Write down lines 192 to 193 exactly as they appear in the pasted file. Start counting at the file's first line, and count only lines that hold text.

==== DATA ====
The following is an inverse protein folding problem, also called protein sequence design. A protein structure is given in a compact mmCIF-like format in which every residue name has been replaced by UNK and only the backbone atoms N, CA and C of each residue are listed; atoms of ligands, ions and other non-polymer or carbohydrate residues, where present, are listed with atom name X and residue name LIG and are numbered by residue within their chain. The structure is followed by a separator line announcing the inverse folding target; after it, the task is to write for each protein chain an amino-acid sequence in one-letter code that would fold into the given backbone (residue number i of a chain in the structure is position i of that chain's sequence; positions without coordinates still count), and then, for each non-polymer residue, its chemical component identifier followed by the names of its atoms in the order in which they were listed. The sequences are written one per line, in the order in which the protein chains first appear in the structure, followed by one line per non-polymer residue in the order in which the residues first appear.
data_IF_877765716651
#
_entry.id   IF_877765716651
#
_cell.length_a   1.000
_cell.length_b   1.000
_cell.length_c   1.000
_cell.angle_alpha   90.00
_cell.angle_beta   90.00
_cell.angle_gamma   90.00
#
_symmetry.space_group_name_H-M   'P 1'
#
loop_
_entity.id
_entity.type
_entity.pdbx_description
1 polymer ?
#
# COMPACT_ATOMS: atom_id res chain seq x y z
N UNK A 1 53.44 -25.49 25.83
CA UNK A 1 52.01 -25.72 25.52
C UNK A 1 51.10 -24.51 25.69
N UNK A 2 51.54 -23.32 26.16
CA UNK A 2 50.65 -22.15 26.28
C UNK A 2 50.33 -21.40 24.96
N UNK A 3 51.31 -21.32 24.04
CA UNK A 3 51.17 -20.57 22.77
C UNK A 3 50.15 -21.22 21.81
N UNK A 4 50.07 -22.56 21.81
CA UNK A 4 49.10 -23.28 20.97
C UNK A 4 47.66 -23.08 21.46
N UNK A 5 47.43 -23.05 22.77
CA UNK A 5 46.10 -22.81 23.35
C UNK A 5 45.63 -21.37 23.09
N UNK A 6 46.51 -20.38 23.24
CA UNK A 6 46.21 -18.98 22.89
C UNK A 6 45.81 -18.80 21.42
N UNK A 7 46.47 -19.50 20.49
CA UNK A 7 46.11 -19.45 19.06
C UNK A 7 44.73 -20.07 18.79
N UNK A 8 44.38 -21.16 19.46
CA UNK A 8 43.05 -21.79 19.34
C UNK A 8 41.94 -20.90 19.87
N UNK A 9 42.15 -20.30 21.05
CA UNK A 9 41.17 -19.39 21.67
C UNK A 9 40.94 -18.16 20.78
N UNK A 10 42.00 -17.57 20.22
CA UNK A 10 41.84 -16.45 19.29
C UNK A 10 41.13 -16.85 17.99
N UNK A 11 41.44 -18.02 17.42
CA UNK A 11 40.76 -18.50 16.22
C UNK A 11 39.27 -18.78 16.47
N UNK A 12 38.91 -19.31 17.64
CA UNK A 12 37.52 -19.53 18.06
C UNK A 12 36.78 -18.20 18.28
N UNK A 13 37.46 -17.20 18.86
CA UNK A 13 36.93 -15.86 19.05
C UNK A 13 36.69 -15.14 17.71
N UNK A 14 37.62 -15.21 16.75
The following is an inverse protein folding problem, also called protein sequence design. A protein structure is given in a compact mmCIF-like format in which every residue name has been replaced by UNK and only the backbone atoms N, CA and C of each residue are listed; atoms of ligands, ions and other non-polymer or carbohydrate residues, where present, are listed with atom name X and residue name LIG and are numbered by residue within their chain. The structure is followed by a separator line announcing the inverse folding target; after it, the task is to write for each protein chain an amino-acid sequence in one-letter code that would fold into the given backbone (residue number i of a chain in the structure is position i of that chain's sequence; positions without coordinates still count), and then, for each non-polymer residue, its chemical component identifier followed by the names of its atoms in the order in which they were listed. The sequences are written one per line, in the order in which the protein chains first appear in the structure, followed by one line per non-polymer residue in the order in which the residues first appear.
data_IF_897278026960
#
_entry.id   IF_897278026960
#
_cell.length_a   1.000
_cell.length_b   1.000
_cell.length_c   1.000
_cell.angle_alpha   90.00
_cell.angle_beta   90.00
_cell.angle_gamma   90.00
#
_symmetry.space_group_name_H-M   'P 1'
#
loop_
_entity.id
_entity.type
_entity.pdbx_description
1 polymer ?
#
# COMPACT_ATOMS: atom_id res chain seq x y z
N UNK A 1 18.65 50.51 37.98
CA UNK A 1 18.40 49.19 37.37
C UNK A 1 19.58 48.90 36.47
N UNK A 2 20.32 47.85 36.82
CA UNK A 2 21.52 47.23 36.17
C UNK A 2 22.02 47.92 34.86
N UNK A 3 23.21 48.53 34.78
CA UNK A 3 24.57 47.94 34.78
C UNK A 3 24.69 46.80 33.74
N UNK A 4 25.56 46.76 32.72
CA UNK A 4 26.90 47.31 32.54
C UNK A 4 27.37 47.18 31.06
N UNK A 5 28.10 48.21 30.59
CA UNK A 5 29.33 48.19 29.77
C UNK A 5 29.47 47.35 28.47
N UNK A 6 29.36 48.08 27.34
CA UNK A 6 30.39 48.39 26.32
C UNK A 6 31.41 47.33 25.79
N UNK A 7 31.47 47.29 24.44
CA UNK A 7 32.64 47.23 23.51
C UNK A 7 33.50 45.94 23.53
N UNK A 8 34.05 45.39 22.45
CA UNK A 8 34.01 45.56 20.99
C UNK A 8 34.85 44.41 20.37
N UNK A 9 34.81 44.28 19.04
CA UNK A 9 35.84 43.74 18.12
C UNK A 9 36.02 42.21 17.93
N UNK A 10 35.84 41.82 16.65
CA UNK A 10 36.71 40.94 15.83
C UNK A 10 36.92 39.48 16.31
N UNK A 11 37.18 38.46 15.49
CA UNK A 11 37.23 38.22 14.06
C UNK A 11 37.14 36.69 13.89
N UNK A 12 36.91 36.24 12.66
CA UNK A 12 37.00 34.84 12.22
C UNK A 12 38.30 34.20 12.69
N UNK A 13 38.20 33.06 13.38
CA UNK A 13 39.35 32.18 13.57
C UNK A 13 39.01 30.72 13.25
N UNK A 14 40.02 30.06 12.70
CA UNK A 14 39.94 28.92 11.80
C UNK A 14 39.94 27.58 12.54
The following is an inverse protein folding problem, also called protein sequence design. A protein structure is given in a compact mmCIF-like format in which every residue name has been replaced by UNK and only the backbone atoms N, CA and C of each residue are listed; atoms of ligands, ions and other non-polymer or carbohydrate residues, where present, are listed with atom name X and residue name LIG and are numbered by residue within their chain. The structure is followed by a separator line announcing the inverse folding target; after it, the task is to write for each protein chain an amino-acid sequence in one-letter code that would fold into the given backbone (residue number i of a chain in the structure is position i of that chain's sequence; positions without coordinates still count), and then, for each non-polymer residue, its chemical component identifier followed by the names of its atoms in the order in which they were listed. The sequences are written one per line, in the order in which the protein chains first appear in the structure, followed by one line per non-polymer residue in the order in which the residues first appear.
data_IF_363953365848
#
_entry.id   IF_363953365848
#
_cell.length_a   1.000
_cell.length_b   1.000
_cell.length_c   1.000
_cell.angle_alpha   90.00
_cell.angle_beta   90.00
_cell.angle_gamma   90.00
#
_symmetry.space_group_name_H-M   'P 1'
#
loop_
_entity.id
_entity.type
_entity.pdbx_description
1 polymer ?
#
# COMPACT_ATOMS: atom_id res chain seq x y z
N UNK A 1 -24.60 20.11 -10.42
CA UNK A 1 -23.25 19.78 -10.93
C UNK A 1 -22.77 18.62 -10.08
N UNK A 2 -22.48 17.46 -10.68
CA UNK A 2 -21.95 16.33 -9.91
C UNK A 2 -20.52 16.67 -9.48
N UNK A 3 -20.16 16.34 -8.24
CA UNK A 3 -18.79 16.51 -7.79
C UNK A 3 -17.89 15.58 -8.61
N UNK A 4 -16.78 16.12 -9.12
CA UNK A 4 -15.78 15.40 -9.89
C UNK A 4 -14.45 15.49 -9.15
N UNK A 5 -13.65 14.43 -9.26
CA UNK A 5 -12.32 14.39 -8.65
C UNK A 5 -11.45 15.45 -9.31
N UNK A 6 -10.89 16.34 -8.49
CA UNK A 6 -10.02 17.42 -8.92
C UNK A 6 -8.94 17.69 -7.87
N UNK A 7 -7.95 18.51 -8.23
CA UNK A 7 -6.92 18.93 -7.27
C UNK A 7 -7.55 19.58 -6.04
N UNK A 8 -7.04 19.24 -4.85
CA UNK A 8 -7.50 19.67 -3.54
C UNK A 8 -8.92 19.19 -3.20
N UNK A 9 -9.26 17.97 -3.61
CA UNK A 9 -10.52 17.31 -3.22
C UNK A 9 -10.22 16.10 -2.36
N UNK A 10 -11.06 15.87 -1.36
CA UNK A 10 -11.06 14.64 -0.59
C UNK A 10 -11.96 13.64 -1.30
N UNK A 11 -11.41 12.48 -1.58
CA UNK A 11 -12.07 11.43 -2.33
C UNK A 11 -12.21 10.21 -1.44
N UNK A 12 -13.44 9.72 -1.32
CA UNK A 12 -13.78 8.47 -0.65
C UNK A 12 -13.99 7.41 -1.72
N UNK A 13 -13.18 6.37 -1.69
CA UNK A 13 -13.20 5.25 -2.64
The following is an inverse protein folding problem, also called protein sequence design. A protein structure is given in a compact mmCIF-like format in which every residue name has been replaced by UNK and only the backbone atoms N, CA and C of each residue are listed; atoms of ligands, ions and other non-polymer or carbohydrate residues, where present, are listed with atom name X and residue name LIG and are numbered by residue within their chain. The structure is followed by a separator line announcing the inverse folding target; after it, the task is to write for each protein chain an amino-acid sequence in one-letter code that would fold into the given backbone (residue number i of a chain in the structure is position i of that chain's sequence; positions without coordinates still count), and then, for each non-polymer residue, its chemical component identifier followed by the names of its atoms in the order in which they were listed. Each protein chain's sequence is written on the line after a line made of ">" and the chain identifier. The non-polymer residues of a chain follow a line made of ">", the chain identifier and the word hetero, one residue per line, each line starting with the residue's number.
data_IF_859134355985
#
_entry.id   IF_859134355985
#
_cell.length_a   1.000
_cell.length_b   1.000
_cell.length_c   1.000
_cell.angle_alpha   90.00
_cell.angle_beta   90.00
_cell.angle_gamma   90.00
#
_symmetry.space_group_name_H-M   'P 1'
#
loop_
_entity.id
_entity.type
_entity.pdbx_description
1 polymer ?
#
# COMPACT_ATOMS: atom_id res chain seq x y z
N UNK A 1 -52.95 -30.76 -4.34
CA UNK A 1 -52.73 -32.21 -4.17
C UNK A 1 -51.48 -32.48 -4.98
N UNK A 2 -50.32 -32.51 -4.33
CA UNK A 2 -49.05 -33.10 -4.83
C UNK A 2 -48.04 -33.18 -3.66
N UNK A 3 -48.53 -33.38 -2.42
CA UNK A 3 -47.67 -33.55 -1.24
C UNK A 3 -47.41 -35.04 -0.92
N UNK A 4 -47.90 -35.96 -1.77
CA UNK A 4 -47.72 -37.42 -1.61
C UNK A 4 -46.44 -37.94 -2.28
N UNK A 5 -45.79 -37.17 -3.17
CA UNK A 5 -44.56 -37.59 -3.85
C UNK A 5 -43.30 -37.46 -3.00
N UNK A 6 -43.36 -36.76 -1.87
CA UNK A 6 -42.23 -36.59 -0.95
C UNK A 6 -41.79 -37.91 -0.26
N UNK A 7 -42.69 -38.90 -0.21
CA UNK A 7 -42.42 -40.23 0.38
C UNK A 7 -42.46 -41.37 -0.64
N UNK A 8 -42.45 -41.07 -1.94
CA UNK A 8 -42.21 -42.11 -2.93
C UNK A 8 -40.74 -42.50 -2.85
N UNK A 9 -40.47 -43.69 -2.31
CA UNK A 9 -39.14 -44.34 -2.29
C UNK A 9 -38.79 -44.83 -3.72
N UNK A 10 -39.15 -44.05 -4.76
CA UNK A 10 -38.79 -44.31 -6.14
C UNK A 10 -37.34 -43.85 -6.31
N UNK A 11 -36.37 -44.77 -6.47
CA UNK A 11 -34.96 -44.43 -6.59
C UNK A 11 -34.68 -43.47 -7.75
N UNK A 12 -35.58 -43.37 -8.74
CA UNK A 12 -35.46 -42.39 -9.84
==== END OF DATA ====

_cell.angle_alpha   90.00
_cell.angle_beta   90.00